I have an area which is divided into several zones the borders of which I have defined as separate layers. The layers are defined by sql queries on a postgis table of line segments joined with a table that says which segments are part of which zone boundaries.

What I want to do is produce a set of maps where each map is a zoom to layer extent for each zone and which has standard header, legend and scale (which will preferably vary with the zone but could be fixed across all maps).

My first attempt was to get a new composer for each map -- that worked but was rather tedious. Next I tried producing one map and printing it and then deleting the map frame and going into qgis to zoom to the next layer extent and make the boundary visible then hopping back into the composer to load it in. This worked more or less. Map was fine, legend was OK because it was the same for all the maps and the zone name was easy to edit but the scale needed to be deleted and set up again for each map.

Next I looked at Atlas Generation. The manual seems to assume that you know how it works and all you need is a reminder about the details (like so many software manuals ;) It seems to assume that you have something that you are iterating over but I can't see how to make it work -- there is nothing to iterate over to get the layers.

Any suggestions welcome!! :)


  • Do they have to be in different layers?
    – Nathan W
    Commented Nov 5, 2013 at 5:03
  • The catch, I suspect, is that I want each map to have just the boarder of the specified zone visible. They are weed surveillance zones, each zone has a team of volunteers and we want to have a map for each zone which details the boundaries and surveillance tracks. now if I could iterate an sql query that would do nicely;) Commented Nov 5, 2013 at 5:11
  • 1
    In order to use Atlas you need to have it all in a single layer. Hiding all other features expect the active Atlas one is a opened feature request.
    – Nathan W
    Commented Nov 5, 2013 at 5:14
  • That is what I thought. Thanks for confirming that. I first thought templates would do most of what I wanted but they are just saved snapshots. So it looks as if I am stuck with doing this more or less from scratch for each map I want to produce. Commented Nov 5, 2013 at 5:25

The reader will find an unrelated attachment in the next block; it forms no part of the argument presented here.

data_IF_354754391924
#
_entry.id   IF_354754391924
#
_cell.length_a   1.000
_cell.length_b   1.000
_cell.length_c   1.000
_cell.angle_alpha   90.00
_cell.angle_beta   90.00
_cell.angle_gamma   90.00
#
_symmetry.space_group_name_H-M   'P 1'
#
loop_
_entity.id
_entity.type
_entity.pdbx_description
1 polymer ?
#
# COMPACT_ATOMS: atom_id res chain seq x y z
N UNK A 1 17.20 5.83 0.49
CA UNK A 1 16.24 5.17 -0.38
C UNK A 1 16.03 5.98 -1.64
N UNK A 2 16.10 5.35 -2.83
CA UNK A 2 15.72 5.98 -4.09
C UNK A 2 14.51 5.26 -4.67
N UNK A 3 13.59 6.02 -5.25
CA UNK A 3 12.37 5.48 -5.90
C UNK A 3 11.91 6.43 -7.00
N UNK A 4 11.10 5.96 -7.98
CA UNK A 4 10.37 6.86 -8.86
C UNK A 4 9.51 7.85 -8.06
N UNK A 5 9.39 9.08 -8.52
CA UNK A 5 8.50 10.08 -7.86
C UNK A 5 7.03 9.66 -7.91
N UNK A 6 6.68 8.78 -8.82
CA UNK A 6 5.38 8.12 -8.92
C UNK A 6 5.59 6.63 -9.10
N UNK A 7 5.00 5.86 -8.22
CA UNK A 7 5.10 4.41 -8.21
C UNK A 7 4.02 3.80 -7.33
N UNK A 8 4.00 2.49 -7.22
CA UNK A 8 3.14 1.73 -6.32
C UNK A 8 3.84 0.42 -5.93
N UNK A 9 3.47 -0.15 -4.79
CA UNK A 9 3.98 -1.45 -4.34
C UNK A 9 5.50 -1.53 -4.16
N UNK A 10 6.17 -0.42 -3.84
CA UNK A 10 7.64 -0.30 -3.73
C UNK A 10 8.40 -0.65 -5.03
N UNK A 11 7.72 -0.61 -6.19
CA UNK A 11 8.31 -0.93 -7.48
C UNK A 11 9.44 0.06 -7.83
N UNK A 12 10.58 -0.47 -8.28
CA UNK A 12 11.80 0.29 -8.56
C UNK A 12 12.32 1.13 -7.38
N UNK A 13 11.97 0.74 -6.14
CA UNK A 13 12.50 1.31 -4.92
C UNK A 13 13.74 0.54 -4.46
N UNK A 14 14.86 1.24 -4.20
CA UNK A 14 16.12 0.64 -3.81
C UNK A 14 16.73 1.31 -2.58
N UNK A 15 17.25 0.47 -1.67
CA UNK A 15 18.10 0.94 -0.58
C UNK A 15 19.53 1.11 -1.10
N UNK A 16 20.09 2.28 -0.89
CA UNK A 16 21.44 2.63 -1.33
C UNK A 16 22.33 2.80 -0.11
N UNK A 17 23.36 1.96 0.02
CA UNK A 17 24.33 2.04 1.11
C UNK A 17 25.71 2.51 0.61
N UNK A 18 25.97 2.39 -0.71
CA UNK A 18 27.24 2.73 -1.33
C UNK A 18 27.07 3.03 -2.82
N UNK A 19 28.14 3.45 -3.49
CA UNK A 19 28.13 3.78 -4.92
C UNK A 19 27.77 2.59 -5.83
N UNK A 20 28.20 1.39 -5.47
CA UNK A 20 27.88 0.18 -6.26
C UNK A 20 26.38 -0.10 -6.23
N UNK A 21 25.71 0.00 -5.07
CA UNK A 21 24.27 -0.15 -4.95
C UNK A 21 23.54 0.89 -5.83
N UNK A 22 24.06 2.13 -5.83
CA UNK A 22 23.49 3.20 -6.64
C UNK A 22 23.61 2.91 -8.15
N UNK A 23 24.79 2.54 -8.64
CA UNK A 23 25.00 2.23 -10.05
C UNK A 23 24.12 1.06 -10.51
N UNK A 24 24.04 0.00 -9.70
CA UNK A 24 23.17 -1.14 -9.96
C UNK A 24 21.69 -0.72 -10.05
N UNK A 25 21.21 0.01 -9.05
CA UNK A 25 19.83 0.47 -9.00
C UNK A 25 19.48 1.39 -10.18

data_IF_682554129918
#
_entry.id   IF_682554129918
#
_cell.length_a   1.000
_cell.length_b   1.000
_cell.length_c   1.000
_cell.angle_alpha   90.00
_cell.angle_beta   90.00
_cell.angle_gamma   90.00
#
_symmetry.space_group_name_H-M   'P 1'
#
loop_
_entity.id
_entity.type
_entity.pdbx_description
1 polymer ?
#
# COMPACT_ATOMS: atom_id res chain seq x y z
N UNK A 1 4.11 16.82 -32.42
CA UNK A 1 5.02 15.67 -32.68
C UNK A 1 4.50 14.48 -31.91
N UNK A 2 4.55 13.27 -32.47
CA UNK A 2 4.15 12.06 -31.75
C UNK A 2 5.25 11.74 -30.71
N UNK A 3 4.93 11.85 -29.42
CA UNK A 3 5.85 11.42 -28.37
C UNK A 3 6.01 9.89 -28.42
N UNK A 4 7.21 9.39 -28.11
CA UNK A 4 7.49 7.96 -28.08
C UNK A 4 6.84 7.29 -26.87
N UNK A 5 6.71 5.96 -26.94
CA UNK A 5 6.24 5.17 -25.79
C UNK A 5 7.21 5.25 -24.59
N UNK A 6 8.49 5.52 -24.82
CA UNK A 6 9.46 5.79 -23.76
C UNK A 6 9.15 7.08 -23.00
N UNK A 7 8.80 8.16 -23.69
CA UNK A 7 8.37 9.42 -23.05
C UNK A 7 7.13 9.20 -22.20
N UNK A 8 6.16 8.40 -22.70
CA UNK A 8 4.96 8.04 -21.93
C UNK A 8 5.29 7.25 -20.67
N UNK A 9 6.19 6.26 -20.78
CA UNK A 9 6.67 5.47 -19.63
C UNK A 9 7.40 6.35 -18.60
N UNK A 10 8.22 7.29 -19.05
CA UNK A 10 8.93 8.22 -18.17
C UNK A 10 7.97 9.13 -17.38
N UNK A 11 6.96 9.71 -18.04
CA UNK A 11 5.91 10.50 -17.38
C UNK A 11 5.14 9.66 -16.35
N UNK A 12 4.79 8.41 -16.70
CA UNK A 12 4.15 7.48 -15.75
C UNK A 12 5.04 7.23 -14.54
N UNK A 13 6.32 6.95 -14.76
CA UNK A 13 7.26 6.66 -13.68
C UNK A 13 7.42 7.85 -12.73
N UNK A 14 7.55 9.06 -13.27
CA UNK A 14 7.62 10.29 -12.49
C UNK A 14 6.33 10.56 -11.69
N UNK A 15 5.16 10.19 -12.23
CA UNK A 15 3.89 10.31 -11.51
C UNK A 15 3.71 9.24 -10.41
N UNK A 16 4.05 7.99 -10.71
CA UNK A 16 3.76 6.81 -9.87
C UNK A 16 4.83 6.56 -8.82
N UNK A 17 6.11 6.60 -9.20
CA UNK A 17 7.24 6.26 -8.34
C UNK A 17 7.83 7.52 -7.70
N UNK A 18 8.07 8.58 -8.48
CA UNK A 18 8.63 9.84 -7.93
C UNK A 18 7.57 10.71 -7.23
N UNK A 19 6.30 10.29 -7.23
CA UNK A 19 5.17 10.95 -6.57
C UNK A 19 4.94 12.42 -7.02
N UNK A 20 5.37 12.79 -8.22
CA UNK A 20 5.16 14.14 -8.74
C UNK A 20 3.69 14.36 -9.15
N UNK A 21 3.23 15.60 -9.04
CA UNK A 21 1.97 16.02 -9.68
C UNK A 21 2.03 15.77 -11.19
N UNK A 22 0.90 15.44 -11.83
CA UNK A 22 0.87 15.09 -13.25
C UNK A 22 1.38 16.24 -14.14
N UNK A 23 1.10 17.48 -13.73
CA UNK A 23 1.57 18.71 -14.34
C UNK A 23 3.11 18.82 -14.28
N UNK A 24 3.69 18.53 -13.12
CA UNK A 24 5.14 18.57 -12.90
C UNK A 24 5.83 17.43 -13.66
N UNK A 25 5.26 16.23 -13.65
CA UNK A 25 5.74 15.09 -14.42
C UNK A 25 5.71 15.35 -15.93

• Do you know python? If so this is fairly easy to achieve using pyqgis.
    – James S
    Commented Nov 5, 2013 at 7:30

2 Answers 2


In QGIS 2.2 (or now in nightly builds) there is a feature that allows you to highlight the current feature. This can be used to mask the other zones out as you iterate over them. You can't really hide the other features but you can use this to create a black out layer which might look a bit ugly but will have the same effect.

What you need is:

  • Nightly QGIS, or 2.2 when it's released
  • A layer with each zone as polygons
  • A composer layout

I only have suburbs so I'll just use that for the example but you'll get the idea

Create your composer layout and enable the Atlas feature, selecting your zones layer:

enter image description here

If you add an label with text like:

Current Zone: [% "ZoneName" %]

It will fill in the current zones name. Tip: Anything inside [% %] is an expression.

Switch back to your map and use the rule based rendering style on your zone

enter image description here

$id =  $currentfeature 

Is the rule to style the current active atlas feature. e.g the id of the check feature is the same as the atlas feature. Make sure this layer is right at the top so it hides the others

The ELSE rule is everything else (new in 2.2). Apply the style

enter image description here

Jump back into the print composer and print a run off your maps.

This will be the result

enter image description here

With some setup you can do little insert maps, etc, with this new feature

enter image description here

  • Thanks again Nathan, good try but in my case my features are not polygons. They are multilines which represent tracks that make up the 'surveillance zone'. Commented Nov 12, 2013 at 7:42
  • It will work the same. Or at least you might have to convert them to polygons for this case.
    – Nathan W
    Commented Nov 12, 2013 at 8:37
  • 8
    FYI, updated in QGIS 2.4, the rule filter should be $id = $atlasfeatureid
    – James N
    Commented Jul 18, 2014 at 8:25
  • 3
    In QGIS 2.8, you can achieve a much better result by using the 'Inverted Polygon' render with a white fill and a 'Rule-based' sub-renderer with the $id = $atlasfeatureid rule Commented Apr 24, 2015 at 5:10
  • In 2.8.1 should I have the option of an Inverted Polygon when I am in the rule based dialogue box? I can see that Shapeburst is an option but Inverted is not. Am I looking in the wrong place?
    – Johanna
    Commented May 25, 2015 at 2:18

As James N said, latest QGIS versions use:

$id = $atlasfeatureid

I would like to add you can easily restyle everything outside of your atlasfeature (including areas outside the atlas shapefile) by selecting inverted polygons after creating the rule:

enter image description here

For example if you want to show only a certain province and not only remove neighbouring provinces but also neigbouring areas outside your country (and shapefile).

  • 2
    in QGIS 3 it is @atlas_featureid Commented Oct 25, 2018 at 13:14

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